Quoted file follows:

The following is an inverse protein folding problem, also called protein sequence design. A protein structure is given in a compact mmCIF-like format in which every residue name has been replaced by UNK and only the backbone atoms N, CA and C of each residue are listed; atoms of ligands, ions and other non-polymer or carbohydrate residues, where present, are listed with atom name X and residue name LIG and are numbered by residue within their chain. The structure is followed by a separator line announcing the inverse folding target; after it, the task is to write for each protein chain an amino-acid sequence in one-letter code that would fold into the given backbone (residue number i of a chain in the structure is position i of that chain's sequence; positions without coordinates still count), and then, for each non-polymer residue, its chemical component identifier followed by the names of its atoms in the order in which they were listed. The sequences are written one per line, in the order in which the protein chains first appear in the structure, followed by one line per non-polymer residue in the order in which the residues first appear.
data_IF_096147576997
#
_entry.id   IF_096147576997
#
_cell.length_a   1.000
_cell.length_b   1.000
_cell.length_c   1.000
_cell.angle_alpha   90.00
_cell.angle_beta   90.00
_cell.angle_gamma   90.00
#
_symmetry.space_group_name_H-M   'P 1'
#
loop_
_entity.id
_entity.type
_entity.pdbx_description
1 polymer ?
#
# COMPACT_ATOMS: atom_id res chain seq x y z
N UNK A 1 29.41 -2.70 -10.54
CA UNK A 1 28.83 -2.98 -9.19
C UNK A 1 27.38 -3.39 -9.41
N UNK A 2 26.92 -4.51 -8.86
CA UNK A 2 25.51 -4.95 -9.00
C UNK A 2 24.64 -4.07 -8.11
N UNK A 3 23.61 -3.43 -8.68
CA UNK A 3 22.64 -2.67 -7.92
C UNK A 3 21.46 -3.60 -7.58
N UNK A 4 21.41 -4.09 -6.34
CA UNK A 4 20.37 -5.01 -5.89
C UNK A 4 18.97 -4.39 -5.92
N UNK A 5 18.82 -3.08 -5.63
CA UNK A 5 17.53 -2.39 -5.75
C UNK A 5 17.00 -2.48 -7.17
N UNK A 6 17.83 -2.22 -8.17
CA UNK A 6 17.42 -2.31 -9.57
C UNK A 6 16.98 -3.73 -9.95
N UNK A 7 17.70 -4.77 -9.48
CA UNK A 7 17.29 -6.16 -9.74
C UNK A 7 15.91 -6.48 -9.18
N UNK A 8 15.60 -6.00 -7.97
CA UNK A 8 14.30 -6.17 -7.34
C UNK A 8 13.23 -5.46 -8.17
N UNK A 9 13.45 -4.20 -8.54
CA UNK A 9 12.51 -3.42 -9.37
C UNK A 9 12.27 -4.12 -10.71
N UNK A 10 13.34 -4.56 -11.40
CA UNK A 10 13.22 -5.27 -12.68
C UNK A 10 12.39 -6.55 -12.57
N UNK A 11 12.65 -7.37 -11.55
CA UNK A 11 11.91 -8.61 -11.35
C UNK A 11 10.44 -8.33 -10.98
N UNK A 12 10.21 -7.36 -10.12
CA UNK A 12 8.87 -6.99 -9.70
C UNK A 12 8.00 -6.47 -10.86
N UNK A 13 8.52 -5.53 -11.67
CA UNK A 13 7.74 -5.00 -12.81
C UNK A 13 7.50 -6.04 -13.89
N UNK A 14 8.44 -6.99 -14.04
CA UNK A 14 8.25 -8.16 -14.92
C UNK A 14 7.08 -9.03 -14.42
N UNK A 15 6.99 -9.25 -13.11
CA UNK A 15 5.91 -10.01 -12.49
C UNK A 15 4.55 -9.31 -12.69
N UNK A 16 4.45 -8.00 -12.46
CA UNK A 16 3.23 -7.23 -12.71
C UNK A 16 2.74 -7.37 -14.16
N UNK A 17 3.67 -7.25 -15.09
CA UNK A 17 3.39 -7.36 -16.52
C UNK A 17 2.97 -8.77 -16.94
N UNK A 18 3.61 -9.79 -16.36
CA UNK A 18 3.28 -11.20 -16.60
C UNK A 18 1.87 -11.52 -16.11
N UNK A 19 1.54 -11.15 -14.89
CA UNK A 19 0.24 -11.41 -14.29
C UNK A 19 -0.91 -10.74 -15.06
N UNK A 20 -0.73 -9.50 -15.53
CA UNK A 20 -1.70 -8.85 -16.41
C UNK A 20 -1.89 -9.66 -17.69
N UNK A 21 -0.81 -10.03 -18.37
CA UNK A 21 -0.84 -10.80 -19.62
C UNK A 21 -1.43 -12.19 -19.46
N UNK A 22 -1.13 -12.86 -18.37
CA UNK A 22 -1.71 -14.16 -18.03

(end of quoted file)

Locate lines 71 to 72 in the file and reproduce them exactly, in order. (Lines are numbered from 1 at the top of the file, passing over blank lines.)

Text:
CA UNK A 17 3.39 -7.36 -16.52
C UNK A 17 2.97 -8.77 -16.94